Slow or Low

A busy weekend means that we get to hear a lot of fishing reports. And we can tell you that for Friday and Saturday – and much of the last week – they’ve been all over the place. Streamer guys are pretty much getting their fish. It’s probably even better out of the boat than on the swing, though it depends on where you are.

Nymphing on the other hand, has been wildly unpredictable. But we’ve had guide trips out for the last 4 days, and they were getting them. So were local anglers that fish regularly in the winter, and know the river. But there were others who had some very tough fishing. Here’s three things we would recommend that you do to improve your odds:

1. FISH SLOW

Now, we’re telling everyone this. At  least everyone who comes in the shop and asks. Some are following our instructions, while others are not, though we don’t think that’s intentional. When we mean fish the slow water we mean it. Boring slow. Dead slow. Maybe even stopped. Our guess is that many of the anglers having tough nymphing are ‘outside’ of the line. They’re probably in a touch faster water than they should be.

We can actually see many anglers in the wrong water from the road when we’re doing shuttles.

Also, make sure you’re using split-shot. You need it to get that right-angle presentation, and keep things tight between your bobber and flies. If it’s not tight, you probably won’t see the take.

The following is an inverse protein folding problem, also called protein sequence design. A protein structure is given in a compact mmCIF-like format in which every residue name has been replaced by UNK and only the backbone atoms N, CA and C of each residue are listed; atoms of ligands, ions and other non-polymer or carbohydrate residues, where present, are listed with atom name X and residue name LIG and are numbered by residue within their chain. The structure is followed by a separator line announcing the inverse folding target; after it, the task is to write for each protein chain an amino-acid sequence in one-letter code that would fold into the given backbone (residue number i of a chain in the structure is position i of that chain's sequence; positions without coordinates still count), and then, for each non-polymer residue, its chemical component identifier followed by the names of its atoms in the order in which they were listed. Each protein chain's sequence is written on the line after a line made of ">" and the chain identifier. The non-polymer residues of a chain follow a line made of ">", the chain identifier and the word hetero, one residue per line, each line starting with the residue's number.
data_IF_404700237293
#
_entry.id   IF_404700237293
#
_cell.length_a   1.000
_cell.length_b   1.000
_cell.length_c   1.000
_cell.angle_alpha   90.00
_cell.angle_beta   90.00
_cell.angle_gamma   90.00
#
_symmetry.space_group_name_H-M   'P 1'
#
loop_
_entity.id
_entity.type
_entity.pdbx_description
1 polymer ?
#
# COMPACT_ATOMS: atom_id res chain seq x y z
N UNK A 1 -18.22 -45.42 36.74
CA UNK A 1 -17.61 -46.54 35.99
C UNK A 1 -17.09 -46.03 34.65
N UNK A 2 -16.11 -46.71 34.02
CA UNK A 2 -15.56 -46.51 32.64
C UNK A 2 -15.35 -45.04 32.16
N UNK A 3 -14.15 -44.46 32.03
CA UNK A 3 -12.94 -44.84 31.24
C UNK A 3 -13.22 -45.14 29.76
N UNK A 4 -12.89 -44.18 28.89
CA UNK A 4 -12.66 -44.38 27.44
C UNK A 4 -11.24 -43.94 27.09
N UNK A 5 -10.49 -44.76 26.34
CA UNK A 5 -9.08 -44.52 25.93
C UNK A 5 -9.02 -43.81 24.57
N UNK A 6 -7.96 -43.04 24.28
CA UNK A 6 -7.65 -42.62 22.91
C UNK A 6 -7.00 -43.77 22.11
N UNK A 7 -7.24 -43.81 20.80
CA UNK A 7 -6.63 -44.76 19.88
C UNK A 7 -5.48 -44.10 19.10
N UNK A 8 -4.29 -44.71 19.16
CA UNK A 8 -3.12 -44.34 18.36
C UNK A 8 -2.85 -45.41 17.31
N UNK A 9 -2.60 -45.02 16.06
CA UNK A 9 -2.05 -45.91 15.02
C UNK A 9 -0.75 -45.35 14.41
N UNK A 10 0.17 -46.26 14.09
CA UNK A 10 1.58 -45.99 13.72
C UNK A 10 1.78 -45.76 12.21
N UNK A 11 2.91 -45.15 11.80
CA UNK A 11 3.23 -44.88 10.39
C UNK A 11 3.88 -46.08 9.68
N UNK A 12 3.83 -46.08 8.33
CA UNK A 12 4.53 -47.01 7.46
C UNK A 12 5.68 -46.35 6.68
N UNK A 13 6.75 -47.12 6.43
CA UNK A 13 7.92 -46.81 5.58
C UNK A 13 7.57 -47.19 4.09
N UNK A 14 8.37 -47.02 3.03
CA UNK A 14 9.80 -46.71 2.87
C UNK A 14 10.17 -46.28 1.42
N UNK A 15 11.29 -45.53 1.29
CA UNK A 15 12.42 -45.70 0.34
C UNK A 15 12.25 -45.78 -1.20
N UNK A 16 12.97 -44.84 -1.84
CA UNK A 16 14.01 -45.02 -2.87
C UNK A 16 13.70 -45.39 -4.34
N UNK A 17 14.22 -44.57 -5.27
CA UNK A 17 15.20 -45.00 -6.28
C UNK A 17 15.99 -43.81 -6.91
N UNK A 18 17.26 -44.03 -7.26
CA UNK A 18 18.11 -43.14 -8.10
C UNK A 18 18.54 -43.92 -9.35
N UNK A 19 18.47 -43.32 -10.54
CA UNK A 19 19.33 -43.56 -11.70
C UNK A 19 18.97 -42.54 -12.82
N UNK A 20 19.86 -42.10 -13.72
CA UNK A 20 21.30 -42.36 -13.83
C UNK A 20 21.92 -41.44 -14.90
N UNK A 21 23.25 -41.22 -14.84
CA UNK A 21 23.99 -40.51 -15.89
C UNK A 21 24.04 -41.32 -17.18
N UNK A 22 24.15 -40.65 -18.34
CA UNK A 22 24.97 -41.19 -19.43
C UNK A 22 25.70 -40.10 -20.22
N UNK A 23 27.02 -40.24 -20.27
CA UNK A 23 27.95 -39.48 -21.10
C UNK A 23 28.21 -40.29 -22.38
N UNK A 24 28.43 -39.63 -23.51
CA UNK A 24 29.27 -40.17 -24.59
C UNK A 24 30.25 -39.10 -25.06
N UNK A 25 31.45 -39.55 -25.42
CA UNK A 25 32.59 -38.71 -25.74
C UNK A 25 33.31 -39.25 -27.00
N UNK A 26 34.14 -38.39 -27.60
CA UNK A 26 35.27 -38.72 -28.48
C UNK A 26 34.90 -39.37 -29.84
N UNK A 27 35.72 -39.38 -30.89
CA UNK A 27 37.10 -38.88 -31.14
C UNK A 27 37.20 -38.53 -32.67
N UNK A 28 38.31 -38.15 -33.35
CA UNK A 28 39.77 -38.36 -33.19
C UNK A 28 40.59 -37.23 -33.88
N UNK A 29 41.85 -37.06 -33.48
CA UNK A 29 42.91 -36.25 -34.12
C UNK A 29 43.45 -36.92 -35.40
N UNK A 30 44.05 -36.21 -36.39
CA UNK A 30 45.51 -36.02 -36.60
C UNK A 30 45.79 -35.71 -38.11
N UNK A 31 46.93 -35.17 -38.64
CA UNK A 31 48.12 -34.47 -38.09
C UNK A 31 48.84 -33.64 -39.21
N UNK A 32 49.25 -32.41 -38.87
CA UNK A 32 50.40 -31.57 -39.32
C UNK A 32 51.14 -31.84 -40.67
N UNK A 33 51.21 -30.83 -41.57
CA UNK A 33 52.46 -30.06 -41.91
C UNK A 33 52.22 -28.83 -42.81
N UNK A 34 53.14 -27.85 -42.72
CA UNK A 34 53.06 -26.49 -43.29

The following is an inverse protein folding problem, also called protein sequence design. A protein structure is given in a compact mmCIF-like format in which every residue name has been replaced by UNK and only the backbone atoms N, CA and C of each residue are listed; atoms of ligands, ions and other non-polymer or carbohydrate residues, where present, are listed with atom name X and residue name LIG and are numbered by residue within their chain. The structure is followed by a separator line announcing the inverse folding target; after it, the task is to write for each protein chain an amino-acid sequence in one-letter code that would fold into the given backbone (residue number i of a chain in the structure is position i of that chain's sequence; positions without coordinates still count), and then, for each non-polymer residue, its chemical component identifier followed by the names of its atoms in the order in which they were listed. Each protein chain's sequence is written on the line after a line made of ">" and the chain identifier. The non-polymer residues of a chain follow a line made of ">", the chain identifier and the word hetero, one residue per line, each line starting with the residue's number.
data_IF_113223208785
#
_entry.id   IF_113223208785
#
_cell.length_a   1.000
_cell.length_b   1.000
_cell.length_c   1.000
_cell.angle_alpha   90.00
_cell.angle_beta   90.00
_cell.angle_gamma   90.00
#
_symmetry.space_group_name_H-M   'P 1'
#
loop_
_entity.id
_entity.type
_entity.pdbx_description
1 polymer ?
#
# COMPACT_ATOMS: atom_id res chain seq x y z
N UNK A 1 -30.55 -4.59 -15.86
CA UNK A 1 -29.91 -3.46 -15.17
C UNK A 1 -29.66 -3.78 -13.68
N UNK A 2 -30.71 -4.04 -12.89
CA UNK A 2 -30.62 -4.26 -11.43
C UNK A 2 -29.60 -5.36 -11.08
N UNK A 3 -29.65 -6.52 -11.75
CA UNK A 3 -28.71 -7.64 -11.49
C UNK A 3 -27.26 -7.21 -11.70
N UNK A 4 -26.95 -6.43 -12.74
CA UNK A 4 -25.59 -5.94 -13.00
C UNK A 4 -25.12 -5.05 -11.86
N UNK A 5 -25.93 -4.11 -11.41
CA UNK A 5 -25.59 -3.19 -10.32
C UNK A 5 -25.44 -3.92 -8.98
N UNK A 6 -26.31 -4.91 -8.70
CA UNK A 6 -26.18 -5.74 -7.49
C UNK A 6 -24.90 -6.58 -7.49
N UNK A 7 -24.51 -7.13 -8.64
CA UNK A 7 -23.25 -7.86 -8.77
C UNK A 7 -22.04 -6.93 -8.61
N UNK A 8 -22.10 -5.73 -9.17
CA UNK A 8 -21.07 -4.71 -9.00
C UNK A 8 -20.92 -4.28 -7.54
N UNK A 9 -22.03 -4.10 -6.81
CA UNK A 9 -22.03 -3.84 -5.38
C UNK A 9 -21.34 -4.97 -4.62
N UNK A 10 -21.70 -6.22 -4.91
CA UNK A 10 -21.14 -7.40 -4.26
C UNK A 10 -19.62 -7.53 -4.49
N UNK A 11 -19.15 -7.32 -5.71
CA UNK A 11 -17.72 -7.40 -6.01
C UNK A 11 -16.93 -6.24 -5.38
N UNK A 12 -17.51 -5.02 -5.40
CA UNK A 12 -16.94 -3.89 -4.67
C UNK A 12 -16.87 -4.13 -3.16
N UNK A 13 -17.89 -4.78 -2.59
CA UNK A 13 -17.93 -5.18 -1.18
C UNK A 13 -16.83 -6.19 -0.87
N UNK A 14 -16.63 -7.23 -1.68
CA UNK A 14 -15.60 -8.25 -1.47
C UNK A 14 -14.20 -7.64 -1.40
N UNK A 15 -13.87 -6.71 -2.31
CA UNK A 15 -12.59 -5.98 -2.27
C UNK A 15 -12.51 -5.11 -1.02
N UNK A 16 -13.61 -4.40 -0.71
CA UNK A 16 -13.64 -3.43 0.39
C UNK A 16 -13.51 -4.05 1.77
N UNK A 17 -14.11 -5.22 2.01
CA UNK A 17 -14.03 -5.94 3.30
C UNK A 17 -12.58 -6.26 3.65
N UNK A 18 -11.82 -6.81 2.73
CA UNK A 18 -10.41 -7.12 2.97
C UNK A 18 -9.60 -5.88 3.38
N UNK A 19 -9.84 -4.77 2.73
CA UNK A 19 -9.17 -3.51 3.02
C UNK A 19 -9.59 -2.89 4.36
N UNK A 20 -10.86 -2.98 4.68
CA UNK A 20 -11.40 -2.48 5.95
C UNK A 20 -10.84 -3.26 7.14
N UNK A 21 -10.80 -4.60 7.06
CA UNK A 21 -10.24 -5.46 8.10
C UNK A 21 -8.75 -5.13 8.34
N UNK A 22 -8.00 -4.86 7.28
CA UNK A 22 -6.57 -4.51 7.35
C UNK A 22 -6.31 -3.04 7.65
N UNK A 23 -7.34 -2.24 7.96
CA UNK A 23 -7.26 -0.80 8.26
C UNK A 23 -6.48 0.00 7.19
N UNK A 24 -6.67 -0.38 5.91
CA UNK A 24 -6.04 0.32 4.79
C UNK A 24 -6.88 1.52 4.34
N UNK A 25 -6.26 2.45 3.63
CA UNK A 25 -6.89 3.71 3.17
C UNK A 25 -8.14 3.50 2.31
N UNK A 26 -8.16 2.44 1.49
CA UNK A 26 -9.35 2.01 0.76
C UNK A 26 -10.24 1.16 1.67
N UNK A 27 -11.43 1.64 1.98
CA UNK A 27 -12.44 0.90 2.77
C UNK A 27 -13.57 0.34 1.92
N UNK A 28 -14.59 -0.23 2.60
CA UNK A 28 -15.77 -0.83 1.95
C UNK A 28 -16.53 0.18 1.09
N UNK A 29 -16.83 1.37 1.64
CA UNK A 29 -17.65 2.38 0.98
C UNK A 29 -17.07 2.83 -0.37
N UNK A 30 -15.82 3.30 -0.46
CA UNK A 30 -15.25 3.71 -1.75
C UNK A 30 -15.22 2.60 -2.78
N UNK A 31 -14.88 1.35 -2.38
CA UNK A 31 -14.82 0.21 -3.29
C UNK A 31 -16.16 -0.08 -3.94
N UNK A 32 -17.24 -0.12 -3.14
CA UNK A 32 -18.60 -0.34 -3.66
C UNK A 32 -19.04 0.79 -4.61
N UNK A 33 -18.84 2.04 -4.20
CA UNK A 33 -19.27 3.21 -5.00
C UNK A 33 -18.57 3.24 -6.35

And speaking of ‘seeing’ the take, it will be very subtle – almost imperceptible – in that super slow water. Hit… everything.

below – Ben McNinch stressing the slow water tactics necessary at this time of year.

2. FISH LOW

Normally we aren’t recommending that anglers head below the Dearborn this time of year. But with the balmy, warm weather we’re experiencing, you should consider it.

The Canyon, riparian zone and boat ramps are totally ice free (I probably just insured we’ll get a bunch of snow this week). This is rare in February.  But if thats how Mother nature is going to roll, let’s play long.

We’ve been fishing the canyon with both streamers and nymphs, and it’s been very good. As good as I can remember it this time of year.

Streamers are pretty easy. Keep them in the slow stuff, and you should be using a sink tip of at least 3 inches per second (ips), but probably more like 5-7 ips. A big line like the Airflo Streamer Max works great, but so does an inexpensive VersiLeader from RIO.

The big advantage when nymphing down here is that you can really size up with your bugs. Yes, the typical winter stuff like Pink Lighting Bugs, Firebead Sow Bugs and Zebras will all work. But so will Crawdads, Pats Rubber Legs, big Worms and larger bead-head attractors.

You’ll get harder takes and more solid hook-ups with larger flies. Once you find a few, then you can size down and fish that spot harder, possibly even on foot as there are some nice steep drops in the Canyon. Fish congregators.

3. KEEP AFTER IT UNTIL DARK

If you stick with until dark – or close to it – you should be rewarded with some good action on any method, including possible dry fly fishing if the winds lays down. It’s the warmest time of the day if you’re a fish, and like any other time of year, when the sun goes off the water, the fish come out to play.

Starting too early, especially on a windy day, can have you cold and frustrated before the fishing really gets great.

,
Previous Post
Sunday Photo
Next Post
Public Lands Rally – Helena MT

Related Posts

Menu